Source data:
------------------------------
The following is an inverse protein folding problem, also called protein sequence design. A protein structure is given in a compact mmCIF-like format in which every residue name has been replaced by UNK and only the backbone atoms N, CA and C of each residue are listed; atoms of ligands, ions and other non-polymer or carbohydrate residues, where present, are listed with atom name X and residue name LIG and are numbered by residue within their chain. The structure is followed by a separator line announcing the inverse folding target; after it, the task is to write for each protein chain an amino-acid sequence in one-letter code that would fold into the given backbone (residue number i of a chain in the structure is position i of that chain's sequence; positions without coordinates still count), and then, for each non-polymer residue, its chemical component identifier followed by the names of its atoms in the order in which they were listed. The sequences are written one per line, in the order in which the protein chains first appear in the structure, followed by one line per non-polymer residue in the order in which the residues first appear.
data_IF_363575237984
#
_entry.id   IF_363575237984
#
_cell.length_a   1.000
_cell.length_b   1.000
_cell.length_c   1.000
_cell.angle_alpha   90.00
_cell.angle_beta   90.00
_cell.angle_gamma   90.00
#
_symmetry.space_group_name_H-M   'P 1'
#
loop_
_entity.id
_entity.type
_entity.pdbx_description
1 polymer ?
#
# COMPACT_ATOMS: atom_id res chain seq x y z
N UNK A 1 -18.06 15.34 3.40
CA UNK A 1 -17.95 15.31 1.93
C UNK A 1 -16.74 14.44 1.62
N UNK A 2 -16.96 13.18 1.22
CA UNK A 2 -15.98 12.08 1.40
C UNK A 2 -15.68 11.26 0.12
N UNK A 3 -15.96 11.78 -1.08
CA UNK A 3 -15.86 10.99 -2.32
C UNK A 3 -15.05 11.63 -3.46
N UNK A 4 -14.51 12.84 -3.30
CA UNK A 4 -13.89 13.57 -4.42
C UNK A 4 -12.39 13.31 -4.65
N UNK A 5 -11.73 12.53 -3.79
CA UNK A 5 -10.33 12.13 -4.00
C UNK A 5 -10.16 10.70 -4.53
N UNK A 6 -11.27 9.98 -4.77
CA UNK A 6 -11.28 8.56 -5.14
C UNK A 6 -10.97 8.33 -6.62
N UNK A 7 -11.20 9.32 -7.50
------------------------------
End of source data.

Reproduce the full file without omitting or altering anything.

The following is an inverse protein folding problem, also called protein sequence design. A protein structure is given in a compact mmCIF-like format in which every residue name has been replaced by UNK and only the backbone atoms N, CA and C of each residue are listed; atoms of ligands, ions and other non-polymer or carbohydrate residues, where present, are listed with atom name X and residue name LIG and are numbered by residue within their chain. The structure is followed by a separator line announcing the inverse folding target; after it, the task is to write for each protein chain an amino-acid sequence in one-letter code that would fold into the given backbone (residue number i of a chain in the structure is position i of that chain's sequence; positions without coordinates still count), and then, for each non-polymer residue, its chemical component identifier followed by the names of its atoms in the order in which they were listed. The sequences are written one per line, in the order in which the protein chains first appear in the structure, followed by one line per non-polymer residue in the order in which the residues first appear.
data_IF_363575237984
#
_entry.id   IF_363575237984
#
_cell.length_a   1.000
_cell.length_b   1.000
_cell.length_c   1.000
_cell.angle_alpha   90.00
_cell.angle_beta   90.00
_cell.angle_gamma   90.00
#
_symmetry.space_group_name_H-M   'P 1'
#
loop_
_entity.id
_entity.type
_entity.pdbx_description
1 polymer ?
#
# COMPACT_ATOMS: atom_id res chain seq x y z
N UNK A 1 -18.06 15.34 3.40
CA UNK A 1 -17.95 15.31 1.93
C UNK A 1 -16.74 14.44 1.62
N UNK A 2 -16.96 13.18 1.22
CA UNK A 2 -15.98 12.08 1.40
C UNK A 2 -15.68 11.26 0.12
N UNK A 3 -15.96 11.78 -1.08
CA UNK A 3 -15.86 10.99 -2.32
C UNK A 3 -15.05 11.63 -3.46
N UNK A 4 -14.51 12.84 -3.30
CA UNK A 4 -13.89 13.57 -4.42
C UNK A 4 -12.39 13.31 -4.65
N UNK A 5 -11.73 12.53 -3.79
CA UNK A 5 -10.33 12.13 -4.00
C UNK A 5 -10.16 10.70 -4.53
N UNK A 6 -11.27 9.98 -4.77
CA UNK A 6 -11.28 8.56 -5.14
C UNK A 6 -10.97 8.33 -6.62
N UNK A 7 -11.20 9.32 -7.50